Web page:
Wednesday, July 19, 2006

Child business

When I began to research this business of child domestic labour, the first thing I had to grapple with was the complicated links between this issue and all other issues.

According to SACCS (South Asian Coalition against Child Servitude), there are at least 30 lakh unorganised workers in the capital. Most of them get an average wage of Rs 1200-1500 a month. Who can support a family on that? (The official minimum wage in Delhi is supposed to be around Rs 3250 per month. This will enable a family to just about survive in a city).

Even if you assume that both mother and father manage to find jobs, and manage to get paid Rs 1200 each, manage to rent a tiny room to live in, even then, they will not be able to afford a decent life for the kids. Sooner or later, and sooner rather than later, the kids will have to pitch in.

Consequently, in Delhi, there are no less than 5 lakh child labourers. At least 50,000 of them are domestic servants.

SACCS stimates that 70% of most shops don't even have one weekly off, forget things like bonus or maternity leave. The problem is compounded by the fact that, at some point in the capital's recent history, the government made registrations unnecessary for shops and commercial establishments. No registration. No rules. No official records that the shop ever existed, that some poor boy called Ramu or Chotu or Kallu worked there, ten hours a day, for X amount - with Y amount deducted at source, for the privilege of sleeping in the shop, when the shutters are downed.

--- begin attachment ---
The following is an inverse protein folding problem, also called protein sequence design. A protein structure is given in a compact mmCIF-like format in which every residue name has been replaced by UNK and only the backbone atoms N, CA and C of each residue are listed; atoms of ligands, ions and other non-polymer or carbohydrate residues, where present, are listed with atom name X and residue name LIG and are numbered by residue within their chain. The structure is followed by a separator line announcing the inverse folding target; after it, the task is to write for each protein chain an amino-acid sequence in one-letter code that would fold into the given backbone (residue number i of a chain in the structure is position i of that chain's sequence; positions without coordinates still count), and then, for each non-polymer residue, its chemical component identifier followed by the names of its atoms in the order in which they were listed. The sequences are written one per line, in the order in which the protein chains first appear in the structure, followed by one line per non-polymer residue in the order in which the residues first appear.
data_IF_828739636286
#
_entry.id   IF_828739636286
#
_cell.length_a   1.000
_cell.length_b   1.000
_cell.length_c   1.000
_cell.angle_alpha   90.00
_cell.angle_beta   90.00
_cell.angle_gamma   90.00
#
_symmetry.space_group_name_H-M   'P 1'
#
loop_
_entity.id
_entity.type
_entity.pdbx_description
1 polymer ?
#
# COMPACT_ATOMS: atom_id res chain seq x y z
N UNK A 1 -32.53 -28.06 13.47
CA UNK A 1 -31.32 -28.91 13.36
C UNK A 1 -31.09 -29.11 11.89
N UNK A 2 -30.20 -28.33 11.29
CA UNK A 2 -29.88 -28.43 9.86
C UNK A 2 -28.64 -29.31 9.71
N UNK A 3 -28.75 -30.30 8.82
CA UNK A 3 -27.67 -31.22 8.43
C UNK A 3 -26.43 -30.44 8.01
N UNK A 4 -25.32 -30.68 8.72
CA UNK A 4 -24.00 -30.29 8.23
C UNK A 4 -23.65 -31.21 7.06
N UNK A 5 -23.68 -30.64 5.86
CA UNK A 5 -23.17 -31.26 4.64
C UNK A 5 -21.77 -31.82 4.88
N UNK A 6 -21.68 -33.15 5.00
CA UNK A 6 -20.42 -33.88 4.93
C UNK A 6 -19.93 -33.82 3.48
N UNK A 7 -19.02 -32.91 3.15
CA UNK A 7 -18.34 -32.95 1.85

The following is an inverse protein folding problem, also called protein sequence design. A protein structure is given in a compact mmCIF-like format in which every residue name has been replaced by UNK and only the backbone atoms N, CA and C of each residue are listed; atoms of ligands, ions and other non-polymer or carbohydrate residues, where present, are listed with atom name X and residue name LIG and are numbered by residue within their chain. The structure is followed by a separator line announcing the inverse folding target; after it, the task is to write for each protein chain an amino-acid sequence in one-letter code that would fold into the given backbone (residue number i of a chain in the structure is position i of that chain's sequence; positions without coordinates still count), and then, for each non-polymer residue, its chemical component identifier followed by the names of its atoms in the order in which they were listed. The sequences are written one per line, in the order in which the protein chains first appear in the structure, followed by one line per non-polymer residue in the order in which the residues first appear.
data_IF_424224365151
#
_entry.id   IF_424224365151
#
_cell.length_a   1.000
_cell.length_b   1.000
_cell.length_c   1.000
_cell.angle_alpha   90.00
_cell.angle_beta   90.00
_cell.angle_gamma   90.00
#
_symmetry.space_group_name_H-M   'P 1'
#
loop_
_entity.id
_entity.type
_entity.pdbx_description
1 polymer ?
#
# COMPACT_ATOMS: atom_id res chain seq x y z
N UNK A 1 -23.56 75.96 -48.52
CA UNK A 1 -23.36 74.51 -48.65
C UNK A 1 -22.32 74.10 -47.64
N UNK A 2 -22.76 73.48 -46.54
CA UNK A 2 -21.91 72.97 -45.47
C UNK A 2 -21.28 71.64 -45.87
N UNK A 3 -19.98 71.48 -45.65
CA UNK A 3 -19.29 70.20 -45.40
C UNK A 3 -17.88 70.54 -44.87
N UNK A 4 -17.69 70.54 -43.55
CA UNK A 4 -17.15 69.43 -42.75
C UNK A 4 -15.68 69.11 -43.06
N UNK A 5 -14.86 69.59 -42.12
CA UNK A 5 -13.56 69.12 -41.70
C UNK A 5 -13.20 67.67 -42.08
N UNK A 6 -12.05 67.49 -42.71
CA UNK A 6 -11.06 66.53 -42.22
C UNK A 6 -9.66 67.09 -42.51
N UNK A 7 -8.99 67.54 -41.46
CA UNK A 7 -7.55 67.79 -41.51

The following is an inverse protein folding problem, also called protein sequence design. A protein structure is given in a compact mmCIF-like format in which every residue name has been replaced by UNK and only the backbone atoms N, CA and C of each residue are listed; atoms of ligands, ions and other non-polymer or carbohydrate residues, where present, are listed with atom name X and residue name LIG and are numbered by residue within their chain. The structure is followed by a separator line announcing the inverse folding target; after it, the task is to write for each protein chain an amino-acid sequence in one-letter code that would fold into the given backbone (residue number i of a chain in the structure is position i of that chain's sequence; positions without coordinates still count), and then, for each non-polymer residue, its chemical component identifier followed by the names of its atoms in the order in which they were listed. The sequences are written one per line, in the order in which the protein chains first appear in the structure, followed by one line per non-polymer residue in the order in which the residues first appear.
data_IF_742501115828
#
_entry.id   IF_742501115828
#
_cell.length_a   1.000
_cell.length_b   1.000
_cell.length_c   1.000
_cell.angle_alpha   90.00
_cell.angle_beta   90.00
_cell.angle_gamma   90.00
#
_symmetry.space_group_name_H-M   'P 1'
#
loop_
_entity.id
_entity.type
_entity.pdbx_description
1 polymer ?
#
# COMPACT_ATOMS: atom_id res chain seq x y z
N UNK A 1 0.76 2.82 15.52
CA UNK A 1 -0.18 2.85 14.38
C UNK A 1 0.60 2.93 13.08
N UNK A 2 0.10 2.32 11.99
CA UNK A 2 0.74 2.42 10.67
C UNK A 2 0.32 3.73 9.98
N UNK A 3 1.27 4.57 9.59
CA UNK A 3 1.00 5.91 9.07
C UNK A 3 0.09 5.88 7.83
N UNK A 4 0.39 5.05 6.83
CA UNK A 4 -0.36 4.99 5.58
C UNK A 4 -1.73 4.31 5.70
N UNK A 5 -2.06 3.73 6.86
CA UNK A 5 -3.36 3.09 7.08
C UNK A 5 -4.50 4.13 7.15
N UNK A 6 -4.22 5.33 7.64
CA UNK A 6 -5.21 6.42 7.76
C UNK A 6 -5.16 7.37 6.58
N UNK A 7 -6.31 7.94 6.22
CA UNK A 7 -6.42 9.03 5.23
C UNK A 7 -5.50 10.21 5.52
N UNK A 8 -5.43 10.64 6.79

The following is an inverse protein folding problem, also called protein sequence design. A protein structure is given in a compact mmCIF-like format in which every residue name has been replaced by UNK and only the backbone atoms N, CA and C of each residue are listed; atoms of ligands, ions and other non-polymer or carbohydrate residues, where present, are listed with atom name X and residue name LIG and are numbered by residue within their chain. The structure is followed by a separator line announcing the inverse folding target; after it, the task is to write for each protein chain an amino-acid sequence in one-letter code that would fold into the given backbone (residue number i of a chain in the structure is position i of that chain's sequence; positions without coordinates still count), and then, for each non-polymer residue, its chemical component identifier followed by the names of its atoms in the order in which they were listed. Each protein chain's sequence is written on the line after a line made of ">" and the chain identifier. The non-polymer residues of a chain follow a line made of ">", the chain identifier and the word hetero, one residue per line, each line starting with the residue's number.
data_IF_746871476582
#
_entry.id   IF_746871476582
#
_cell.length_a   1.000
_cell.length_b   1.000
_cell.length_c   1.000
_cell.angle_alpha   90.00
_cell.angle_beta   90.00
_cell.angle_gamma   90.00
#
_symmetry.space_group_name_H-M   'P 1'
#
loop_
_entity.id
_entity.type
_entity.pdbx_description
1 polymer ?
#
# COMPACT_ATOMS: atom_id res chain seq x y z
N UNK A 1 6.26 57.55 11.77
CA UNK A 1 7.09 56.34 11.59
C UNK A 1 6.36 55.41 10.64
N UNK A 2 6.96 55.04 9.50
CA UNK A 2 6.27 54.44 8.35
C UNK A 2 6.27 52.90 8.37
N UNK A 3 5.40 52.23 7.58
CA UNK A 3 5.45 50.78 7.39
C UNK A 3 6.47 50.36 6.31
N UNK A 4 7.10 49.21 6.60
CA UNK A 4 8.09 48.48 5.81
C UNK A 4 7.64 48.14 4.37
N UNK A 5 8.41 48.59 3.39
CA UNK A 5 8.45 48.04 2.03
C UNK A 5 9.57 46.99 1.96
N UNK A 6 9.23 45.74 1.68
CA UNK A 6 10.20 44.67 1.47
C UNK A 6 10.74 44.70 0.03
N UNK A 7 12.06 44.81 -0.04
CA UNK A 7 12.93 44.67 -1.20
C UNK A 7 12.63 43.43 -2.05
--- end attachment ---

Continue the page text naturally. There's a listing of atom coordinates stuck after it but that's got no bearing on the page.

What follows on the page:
Most servants - domsetic or commercial - have no way of proving that they have ever worked at a given place. Nothing is in writing. No disputes can be settled.

The result?

People are afraid to ask for minimum wages and for the benefits they're entitled to. People will quietly take home what they get and when they can't manage, they'll start sending the kids out to work.

As one of the activists I met, put it, "As long as you have families below the minimum wage, you WILL have kids forced into work. You WILL have that begging child rapping on your car's window. You WILL see little kids picking up plastic bags, poking about in garbage dumps."

As long as you have parents working below the minimum wage, you cannot hope to save children from exploitation.

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